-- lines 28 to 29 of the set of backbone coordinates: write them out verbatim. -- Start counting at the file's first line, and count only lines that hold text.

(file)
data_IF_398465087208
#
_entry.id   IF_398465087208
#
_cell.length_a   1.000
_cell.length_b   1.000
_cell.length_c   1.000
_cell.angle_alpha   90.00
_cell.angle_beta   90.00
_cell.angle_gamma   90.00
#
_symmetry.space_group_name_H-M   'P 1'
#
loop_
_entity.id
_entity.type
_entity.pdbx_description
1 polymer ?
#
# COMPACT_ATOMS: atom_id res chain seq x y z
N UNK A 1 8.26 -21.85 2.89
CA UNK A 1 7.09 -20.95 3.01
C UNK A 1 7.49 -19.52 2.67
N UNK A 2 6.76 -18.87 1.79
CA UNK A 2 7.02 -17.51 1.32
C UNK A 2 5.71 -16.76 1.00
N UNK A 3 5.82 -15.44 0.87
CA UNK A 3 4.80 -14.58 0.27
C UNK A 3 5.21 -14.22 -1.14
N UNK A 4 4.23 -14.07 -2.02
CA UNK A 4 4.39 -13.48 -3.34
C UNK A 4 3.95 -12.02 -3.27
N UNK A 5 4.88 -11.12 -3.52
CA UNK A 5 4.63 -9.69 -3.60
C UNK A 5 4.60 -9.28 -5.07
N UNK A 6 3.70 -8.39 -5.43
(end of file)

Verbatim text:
CA UNK A 3 4.80 -14.58 0.27
C UNK A 3 5.21 -14.22 -1.14